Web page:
Social networks are likely to change the way we present ourselves. It may become a matter of course to have an online public web page where people we want to deal with will turn to find out more about us, in the same way that having a telephone number or e-mail address is routine today. Otherwise we will not exist. We will be part of a network with links to trusted figures and recommendations and testimonials that bear out our claims about who we say we are. I will declare who I am by the people I am holding hands with on my network.
In 2008, we can see how insightful the article was. Online users who are Gen-X and Gen-Y are using networked publics as a means for making recommendations and seeking testimonials on products and brand names. In this regard, managing personal finances is at the top of the hierarchy of needs that Gen-X and Gen-Y consumers are flocking to the Internet to fulfill.
Personal Finance websites that are growing in popularity include Mint, Wesabe, and Geezeo. All of these sites are free to use, at no cost to consumer, and similar to a basic social networking forum. However the important difference is that they are functional for those who are looking to connect with peers that have financial issues and goals in common. It is essentially, a hybrid of social networking with the ability to track personal finances based on the account information that is uploaded from the user.
These virtual venues are resources that allow users to offer support, in a way similar to how one might ask their peers for advice face-to-face, aside from being online. Such social networking websites as these are independent from the banking industry, as far as the services that they offer. However, representatives from the banking industry are following suit, in order to connect with consumers to offer their services and advice in a forum where the effort is welcome.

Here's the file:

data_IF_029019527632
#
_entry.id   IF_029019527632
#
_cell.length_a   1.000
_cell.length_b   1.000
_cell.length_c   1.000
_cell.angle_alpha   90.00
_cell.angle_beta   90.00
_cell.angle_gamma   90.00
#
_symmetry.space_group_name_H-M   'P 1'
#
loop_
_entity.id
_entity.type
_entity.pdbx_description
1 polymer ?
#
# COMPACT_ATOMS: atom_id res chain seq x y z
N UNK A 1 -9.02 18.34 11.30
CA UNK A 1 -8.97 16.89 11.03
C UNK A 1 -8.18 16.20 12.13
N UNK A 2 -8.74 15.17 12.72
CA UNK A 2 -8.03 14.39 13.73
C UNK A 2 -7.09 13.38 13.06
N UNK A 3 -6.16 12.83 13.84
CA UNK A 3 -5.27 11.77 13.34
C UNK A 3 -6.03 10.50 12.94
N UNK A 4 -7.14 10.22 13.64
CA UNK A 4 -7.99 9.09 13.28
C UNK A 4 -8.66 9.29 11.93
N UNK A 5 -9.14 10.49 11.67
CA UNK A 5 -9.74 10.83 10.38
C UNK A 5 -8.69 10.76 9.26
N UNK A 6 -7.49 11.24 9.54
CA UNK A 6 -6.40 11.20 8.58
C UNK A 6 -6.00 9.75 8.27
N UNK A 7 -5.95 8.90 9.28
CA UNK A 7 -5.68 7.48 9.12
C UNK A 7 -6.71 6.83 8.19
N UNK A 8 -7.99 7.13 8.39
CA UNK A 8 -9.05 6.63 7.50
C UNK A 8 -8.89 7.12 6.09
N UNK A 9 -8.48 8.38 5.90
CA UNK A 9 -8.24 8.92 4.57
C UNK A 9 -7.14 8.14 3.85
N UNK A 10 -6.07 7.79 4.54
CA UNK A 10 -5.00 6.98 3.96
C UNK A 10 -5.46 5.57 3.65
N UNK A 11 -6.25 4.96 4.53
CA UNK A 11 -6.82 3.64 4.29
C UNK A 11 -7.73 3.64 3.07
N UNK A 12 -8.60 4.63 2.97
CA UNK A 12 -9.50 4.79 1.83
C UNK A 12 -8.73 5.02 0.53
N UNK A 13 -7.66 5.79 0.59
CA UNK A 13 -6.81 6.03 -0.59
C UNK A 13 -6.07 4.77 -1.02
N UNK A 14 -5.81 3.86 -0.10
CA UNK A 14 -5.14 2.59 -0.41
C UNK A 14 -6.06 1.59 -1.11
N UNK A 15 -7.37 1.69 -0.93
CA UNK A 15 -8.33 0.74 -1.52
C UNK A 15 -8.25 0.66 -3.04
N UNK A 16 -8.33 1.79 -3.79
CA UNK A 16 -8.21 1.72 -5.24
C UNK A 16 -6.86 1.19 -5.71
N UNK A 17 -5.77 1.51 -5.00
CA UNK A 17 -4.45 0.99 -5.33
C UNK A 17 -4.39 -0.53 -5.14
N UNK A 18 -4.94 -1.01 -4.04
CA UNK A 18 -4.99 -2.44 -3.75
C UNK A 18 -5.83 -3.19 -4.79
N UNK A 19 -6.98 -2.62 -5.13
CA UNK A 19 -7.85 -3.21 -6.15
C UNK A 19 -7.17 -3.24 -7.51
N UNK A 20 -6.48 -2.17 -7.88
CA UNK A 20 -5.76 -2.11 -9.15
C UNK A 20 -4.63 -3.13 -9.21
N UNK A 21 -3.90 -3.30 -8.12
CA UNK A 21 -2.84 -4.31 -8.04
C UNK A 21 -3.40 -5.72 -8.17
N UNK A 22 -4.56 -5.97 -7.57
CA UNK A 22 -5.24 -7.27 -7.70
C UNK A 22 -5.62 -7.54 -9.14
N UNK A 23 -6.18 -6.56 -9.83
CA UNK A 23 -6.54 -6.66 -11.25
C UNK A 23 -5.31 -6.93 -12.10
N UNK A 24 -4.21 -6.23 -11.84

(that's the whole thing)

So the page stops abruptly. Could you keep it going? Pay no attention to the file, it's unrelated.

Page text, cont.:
Names of the online user groups within these websites reflect the financial goals that participants have in common. Some examples of popular groups within these websites that a user can join would be “Paying It Off,” “Smart Banking,” “Buying a Home,” etc.
See the following examples of some typical posts that lead into discussion threads from the “Paying It Off” group on Wesabe’s website:
…discussion titled ‘Mortgage or credit cards??’
“We are pondering which to keep; the house/mortgage or pay off the credit card debt? We would be upside down in the mortgage…”
…discussion titled ‘How to pay my cards?’
“I just borrowed $2,000 from my parents telling them I need to pay off my card debt (about $6,000+) which is really affecting my Credit Score (600 now). How do I pay? Should I pay the one with highest APR (17%, Capital One Visa which I owe $700+) or spread it among the other cards just enough to show that there’s lesser amount I owe from all the cards? My goal is to be able to raise my Credit Score so I can either apply for a personal loan to pay off the debts totally or request for a 0% Balance Transfer from one of my Credit Cards/ Banks. By the way, I issued my parents checks to pay off what I owe them at $200/month. Payment begins end of this month. Your comments would be highly appreciated. Thanks.”